You can make an exceptional income as a general dentist and join 90,950 others in the United States, according to May 2011 data from the Bureau of Labor Statistics. But you must be highly organized, patient, detail oriented and highly dexterous. The thought of prodding around inside peoples' mouths should not make you squeamish, either.
Average Income & Benefits
An average salary for a dentist was $161,750 per year, according to the BLS. Even the lowest 10 percent make $74,490 or less, depending on their geographic locations, experience and industry. Realize that you would likely be self-employed as a dentist, as many are, and pay for your own benefits. If you work for an employer, you may receive benefits such as paid time off, a retirement plan and medical insurance.
Income by Industry
Your income would be highest working in a dental office, as an employee or owner. These folks earned average annual salaries of $164,780, according to the BLS. Your pay as a state government employee or outpatient care services dentist would be somewhat less: $147,340 and $137,500 per year, respectively. And you would only earn $108,100 per year at a medical or surgical hospital.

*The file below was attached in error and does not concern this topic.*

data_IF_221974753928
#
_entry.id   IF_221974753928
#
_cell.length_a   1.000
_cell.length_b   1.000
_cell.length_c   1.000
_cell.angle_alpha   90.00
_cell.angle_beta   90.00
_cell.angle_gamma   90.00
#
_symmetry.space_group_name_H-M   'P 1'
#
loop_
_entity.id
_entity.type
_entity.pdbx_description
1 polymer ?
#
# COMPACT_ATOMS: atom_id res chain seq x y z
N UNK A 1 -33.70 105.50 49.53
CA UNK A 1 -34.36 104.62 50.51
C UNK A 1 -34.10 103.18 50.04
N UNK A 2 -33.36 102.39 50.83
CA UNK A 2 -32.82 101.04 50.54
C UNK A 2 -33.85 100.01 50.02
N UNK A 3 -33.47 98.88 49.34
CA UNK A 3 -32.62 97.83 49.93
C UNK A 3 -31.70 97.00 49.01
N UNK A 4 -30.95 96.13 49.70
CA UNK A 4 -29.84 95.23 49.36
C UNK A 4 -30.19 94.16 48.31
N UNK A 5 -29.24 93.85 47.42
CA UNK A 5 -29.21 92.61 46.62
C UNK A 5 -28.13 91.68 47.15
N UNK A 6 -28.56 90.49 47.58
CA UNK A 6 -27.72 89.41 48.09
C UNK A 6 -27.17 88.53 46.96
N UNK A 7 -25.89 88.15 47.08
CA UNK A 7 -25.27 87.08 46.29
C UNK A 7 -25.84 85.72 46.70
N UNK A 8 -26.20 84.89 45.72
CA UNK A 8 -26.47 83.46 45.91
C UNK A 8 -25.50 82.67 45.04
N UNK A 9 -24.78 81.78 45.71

Income by State
Move to New Hampshire if you want to make the most as a dentist. Dentists earned $237,430 per year, according to the BLS. The next best places are Delaware and Maine at $210,440 and $208,060 per year, respectively. If you aren't on the east coast, try Alabama; dentists there made $205,130 annually. Your salary would be closer to the national average in Michigan at $162,200 per year. And expect to earn $121,650 per year if you work in Illinois.
Education & Training
Becoming a dentist isn't easy. You'll need to earn a bachelor's degree, preferably in one of the sciences, such as biology. You'll then spend four years in dental school, studying for your doctorate of dental medicine or dental surgery, according to the BLS. Subsequently, expect to spend one to two years as a resident, working under an experienced dentist. If you want to work in research or teach dentistry, you would need two to five years of additional courses.
The BLS expects the number of jobs for dentists to increase 21 percent between 2010 and 2020. This rate of growth is faster than the national average of 14 percent. A greater understanding that oral health is important for overall health will spur much of the job growth. An aging population of baby boomers will also increase job opportunities, as people need more dental work as they get older.
- Bureau of Labor Statistics: Occupational Outlook Handbook: Dentists
- Bureau of Labor Statistics: Occupational Employment Statistics: Dentists, General
- StateUniversity.com: Dentist Job Description, Career as a Dentist, Salary, Employment - Definition and Nature of the Work, Education and Training Requirements, Getting the Job
- American Dental Association: Dental Practice
- Creatas Images/Creatas/Getty Images